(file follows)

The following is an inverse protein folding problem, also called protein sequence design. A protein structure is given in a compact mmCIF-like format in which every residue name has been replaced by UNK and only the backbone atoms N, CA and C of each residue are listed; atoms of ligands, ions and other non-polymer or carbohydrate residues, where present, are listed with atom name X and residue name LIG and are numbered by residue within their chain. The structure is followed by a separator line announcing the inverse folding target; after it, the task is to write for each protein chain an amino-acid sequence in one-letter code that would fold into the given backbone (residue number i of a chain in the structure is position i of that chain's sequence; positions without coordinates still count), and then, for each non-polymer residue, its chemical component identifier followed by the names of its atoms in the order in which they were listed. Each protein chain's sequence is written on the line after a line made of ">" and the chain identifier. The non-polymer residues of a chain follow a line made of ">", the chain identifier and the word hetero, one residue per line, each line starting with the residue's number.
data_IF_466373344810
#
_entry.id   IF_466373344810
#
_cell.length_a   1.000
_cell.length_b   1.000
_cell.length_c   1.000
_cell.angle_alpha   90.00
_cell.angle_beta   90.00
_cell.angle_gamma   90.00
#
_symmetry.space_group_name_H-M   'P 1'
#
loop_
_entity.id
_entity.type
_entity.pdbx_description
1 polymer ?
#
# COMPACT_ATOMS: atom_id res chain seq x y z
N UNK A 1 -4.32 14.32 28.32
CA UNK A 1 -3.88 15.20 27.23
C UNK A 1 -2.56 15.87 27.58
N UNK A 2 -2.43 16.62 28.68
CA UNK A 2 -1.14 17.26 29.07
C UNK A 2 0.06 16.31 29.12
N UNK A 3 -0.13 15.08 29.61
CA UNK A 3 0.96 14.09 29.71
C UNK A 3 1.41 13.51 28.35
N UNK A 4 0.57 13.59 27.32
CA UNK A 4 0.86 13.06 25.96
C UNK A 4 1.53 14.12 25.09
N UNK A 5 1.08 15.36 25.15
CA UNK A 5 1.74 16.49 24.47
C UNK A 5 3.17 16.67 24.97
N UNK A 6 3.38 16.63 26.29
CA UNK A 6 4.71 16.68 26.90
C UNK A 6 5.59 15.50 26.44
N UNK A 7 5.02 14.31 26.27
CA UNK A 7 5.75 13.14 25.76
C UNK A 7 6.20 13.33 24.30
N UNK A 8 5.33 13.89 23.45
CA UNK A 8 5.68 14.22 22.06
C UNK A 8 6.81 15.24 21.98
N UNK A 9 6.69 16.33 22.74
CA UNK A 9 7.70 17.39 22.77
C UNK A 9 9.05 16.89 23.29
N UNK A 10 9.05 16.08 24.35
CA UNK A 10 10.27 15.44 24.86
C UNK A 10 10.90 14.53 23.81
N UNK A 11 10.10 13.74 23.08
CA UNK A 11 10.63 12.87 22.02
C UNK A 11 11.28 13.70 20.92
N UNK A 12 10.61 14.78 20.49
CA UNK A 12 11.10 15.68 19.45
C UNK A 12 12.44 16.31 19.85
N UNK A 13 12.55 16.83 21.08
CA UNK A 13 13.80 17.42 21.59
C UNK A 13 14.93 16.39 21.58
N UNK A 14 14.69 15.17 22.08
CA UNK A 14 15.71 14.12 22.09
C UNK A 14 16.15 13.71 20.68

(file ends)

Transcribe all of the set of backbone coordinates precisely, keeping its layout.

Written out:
The following is an inverse protein folding problem, also called protein sequence design. A protein structure is given in a compact mmCIF-like format in which every residue name has been replaced by UNK and only the backbone atoms N, CA and C of each residue are listed; atoms of ligands, ions and other non-polymer or carbohydrate residues, where present, are listed with atom name X and residue name LIG and are numbered by residue within their chain. The structure is followed by a separator line announcing the inverse folding target; after it, the task is to write for each protein chain an amino-acid sequence in one-letter code that would fold into the given backbone (residue number i of a chain in the structure is position i of that chain's sequence; positions without coordinates still count), and then, for each non-polymer residue, its chemical component identifier followed by the names of its atoms in the order in which they were listed. Each protein chain's sequence is written on the line after a line made of ">" and the chain identifier. The non-polymer residues of a chain follow a line made of ">", the chain identifier and the word hetero, one residue per line, each line starting with the residue's number.
data_IF_466373344810
#
_entry.id   IF_466373344810
#
_cell.length_a   1.000
_cell.length_b   1.000
_cell.length_c   1.000
_cell.angle_alpha   90.00
_cell.angle_beta   90.00
_cell.angle_gamma   90.00
#
_symmetry.space_group_name_H-M   'P 1'
#
loop_
_entity.id
_entity.type
_entity.pdbx_description
1 polymer ?
#
# COMPACT_ATOMS: atom_id res chain seq x y z
N UNK A 1 -4.32 14.32 28.32
CA UNK A 1 -3.88 15.20 27.23
C UNK A 1 -2.56 15.87 27.58
N UNK A 2 -2.43 16.62 28.68
CA UNK A 2 -1.14 17.26 29.07
C UNK A 2 0.06 16.31 29.12
N UNK A 3 -0.13 15.08 29.61
CA UNK A 3 0.96 14.09 29.71
C UNK A 3 1.41 13.51 28.35
N UNK A 4 0.57 13.59 27.32
CA UNK A 4 0.86 13.06 25.96
C UNK A 4 1.53 14.12 25.09
N UNK A 5 1.08 15.36 25.15
CA UNK A 5 1.74 16.49 24.47
C UNK A 5 3.17 16.67 24.97
N UNK A 6 3.38 16.63 26.29
CA UNK A 6 4.71 16.68 26.90
C UNK A 6 5.59 15.50 26.44
N UNK A 7 5.02 14.31 26.27
CA UNK A 7 5.75 13.14 25.76
C UNK A 7 6.20 13.33 24.30
N UNK A 8 5.33 13.89 23.45
CA UNK A 8 5.68 14.22 22.06
C UNK A 8 6.81 15.24 21.98
N UNK A 9 6.69 16.33 22.74
CA UNK A 9 7.70 17.39 22.77
C UNK A 9 9.05 16.89 23.29
N UNK A 10 9.05 16.08 24.35
CA UNK A 10 10.27 15.44 24.86
C UNK A 10 10.90 14.53 23.81
N UNK A 11 10.10 13.74 23.08
CA UNK A 11 10.63 12.87 22.02
C UNK A 11 11.28 13.70 20.92
N UNK A 12 10.61 14.78 20.49
CA UNK A 12 11.10 15.68 19.45
C UNK A 12 12.44 16.31 19.85
N UNK A 13 12.55 16.83 21.08
CA UNK A 13 13.80 17.42 21.59
C UNK A 13 14.93 16.39 21.58
N UNK A 14 14.69 15.17 22.08
CA UNK A 14 15.71 14.12 22.09
C UNK A 14 16.15 13.71 20.68